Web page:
Ben Hohenstatt / Juneau Empire File 
AmeriCorps volunteer Aidan Chadwick places a three-day supply of emergency rations into a container on Sept. 11, 2020. The work was part of United Way of Southeast Alaska AmeriCorps program’s day of service in recogntion of 9/11. The supplies packed by volunteers will be shipped by Central Council of Tlingit and Haida Indian Tribes of Alaska to Southeast communities.

Ben Hohenstatt / Juneau Empire File AmeriCorps volunteer Aidan Chadwick places a three-day supply of emergency rations into a container on Sept. 11, 2020. The work was part of United Way of Southeast Alaska AmeriCorps program’s day of service in recogntion of 9/11. The supplies packed by volunteers will be shipped by Central Council of Tlingit and Haida Indian Tribes of Alaska to Southeast communities.

Tlingit and Haida readies Southeast communities for next disaster

The future may not be a rosy one, but they plan to be ready for it.

As Central Council of Tlingit and Haida Indian Tribes of Alaska continues to ship its COVID-19 care units, they’re not just looking at this disaster, but the next and the one after that.

“With the COVID, we had to ask ourselves, how do we come out of this stronger,” said Tlingit and Haida President Richard Chalyee Éesh Peterson. “Those lessons learned are what’s going to make us stronger and better.”

At the beginning of the coronavirus pandemic, Tlingit and Haida stood up its Tribal Emergency Operations Center to support their communities throughout the Southeast. The COVID care units- 20-foot Conex boxes filled with supplies- have been sent to six communities so far, with 16 more to go, said TEOC incident manager Jason Wilson.

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“Over the last week and a half, we’ve already delivered to the northern communities, north of Juneau,” Wilson said in a phone interview. “We’re looking at 16 more Conexes. They’re going out on a barge with equipment to help them unload it. Our emergency manager is going to fly out to the communities.”

But Tlingit and Haida has its eyes on the future of crises in the Southeast as well, Wilson said.

“How do we look at taking care of the tribal citizens? I think our leadership has made a commitment through Tlingit and Haida Central Council to continually prepare for this,” Wilson said. “This isn’t the last emergency we’re going to deal with.”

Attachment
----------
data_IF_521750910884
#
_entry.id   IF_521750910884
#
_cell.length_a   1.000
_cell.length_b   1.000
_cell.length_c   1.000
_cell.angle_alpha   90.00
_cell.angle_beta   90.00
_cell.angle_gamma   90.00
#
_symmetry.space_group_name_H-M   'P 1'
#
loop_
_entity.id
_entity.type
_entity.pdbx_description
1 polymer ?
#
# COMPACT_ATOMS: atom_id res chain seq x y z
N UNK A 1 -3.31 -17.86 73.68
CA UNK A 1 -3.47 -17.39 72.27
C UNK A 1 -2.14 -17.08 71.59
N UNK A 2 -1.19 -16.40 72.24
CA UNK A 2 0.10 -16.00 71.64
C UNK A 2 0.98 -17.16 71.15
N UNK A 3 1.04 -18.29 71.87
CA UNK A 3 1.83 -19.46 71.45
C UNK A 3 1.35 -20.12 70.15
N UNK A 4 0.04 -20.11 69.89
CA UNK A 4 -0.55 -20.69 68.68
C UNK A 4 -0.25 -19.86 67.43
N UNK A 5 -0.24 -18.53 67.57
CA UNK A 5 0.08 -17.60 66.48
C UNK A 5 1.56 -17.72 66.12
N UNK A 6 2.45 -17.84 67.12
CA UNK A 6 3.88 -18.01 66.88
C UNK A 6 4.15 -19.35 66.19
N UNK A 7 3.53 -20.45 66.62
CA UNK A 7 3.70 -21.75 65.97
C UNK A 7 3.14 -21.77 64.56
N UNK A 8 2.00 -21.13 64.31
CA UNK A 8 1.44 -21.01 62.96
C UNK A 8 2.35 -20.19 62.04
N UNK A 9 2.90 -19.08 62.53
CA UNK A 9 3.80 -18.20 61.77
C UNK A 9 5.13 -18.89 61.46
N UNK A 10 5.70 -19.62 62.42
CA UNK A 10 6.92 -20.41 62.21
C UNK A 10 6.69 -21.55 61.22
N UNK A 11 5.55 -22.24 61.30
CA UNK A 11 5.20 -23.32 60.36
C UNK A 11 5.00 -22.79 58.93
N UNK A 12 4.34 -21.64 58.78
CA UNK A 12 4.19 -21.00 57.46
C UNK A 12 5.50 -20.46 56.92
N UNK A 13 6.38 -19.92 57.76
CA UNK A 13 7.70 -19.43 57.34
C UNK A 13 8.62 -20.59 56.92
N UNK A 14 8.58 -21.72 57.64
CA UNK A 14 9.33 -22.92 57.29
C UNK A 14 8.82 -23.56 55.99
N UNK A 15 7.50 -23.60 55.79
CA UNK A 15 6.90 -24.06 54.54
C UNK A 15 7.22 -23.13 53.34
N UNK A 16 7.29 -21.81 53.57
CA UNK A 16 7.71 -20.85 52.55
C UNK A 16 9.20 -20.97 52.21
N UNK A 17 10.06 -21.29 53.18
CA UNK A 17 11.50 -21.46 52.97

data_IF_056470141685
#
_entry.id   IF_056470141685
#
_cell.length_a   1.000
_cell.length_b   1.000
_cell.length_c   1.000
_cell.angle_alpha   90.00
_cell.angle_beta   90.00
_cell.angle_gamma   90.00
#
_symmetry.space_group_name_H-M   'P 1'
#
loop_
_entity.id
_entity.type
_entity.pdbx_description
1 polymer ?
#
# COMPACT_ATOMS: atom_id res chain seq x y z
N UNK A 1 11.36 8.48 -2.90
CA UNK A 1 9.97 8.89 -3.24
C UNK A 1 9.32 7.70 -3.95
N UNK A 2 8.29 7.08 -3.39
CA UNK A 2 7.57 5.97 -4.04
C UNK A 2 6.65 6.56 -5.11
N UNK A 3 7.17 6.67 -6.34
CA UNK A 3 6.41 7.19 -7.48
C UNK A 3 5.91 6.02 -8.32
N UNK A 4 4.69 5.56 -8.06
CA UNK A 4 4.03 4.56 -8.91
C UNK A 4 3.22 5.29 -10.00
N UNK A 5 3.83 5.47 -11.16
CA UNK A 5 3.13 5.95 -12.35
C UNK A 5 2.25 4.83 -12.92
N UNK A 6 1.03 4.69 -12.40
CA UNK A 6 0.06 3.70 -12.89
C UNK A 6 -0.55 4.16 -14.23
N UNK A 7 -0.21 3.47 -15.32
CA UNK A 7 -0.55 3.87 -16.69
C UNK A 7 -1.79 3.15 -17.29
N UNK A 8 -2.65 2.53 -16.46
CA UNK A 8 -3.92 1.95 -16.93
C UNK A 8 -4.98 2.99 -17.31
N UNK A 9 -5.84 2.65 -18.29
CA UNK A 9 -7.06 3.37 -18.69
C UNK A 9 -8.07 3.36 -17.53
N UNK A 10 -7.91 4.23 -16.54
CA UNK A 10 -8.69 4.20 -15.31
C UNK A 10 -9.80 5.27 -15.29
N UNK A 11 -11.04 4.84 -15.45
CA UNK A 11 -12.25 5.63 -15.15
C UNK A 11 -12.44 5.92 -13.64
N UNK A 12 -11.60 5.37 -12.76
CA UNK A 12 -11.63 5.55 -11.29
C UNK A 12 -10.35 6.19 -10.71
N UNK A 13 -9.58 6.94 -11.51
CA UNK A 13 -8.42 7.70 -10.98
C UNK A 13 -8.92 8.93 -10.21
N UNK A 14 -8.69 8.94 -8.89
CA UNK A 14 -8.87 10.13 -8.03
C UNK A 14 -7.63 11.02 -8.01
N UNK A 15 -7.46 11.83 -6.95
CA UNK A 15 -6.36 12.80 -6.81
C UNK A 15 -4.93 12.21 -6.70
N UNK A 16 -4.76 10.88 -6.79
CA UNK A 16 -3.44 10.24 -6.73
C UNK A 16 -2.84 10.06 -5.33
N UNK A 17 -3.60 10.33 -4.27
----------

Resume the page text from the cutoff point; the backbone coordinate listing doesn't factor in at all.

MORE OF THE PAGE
Community prepping

Each Conex contains things like emergency food, generators, water filters, masks, gloves, hand sanitizer, thermometers, rice, and jarring materials- PPE to help mitigate the spread of infectious disease like the coronavirus, and emergency supplies for more physical natural disasters.

“We just saw an earthquake south of Sand Point,” Wilson said. “These are one the things we want to prepare for.”

Reading the Conexes has been a challenge in Juneau from a logistics standpoint as long lead times and delays in shipping the kind of bulk goods going in the containers have created delays, Wilson said.

“It’s been difficult getting stuff into Juneau. Getting things here and delivered has been a challenge. The Conexes that we purchased have been a challenge to get here,” Wilson said. “Making sure everything we say we put in there is in there is not a fast process. We ordered this stuff four months ago and we’re just getting stuff.”

The TEOC is also thinking about back-end support and creating ongoing mechanisms for the communities with things like doing bulk orders for all the communities in the Southeast and looking for grants to help out, Peterson said.

“We’ve had to learn this process. We’ve learned who to work with and who not to work with,” Wilson said. “Being able to assist our communities is really important so we’re not wasting time and wasting valuable resources.”

Tlingit and Haida is committed to being an asset for the communities, Peterson said, using its leverage as a larger organization to expedite bulk orders and to make it easier to get emergency supplies across the Southeast, which can be an inaccessible region of the planet.

All on the same playbook

Enhanced communication, standardization of training, and prior identification of specialists and crisis managers can help ready the Southeast for any kind of calamity.

“Our goal is to have that network and have those folks identified if there’s a fire, if there’s a tsunami,” Peterson said. “Last winter, let’s face it, we had no ferry access. That’s its own form of disaster.”

“We’re going into the communities at the request of the communities,” Wilson said. “For us, for our Tribal emergency operations center, we were enacted as a Tribal EOC because of COVID. We are learning so much because of this process.”

Wilson said that a lot of the knowledge is how to work with various emergency and public health organizations like the CDC and EOC. With that knowledge, they’re able to modify their own best practices, and to pass that onto other communities. One of the TEOC’s emergency managers will be flying to each community to get community authorities spun up on how to use the equipment in their Conex.

“The Conex isn’t just about preparing for COVID, but getting them thinking about other emergencies,” Wilson said. “We want to be able to assist any community that wants assistance. We want to get everywhere we need to get and be as fast as possible.”

Peterson said he hopes the standardization of emergency preparedness and equipment across the Southeast will turn the communities in the region into an interlocking network of communities that can provide mutual support for emergencies.

“I think that’s the ultimate goal, having a stronger, united, more prepared community network,” Peterson said. “We know this is an ongoing need. When COVID is gone, we’re not going to stop this or disband this Tribal EOC.”

• Contact reporter Michael S. Lockett at (757) 621-1197 or mlockett@juneauempire.com.

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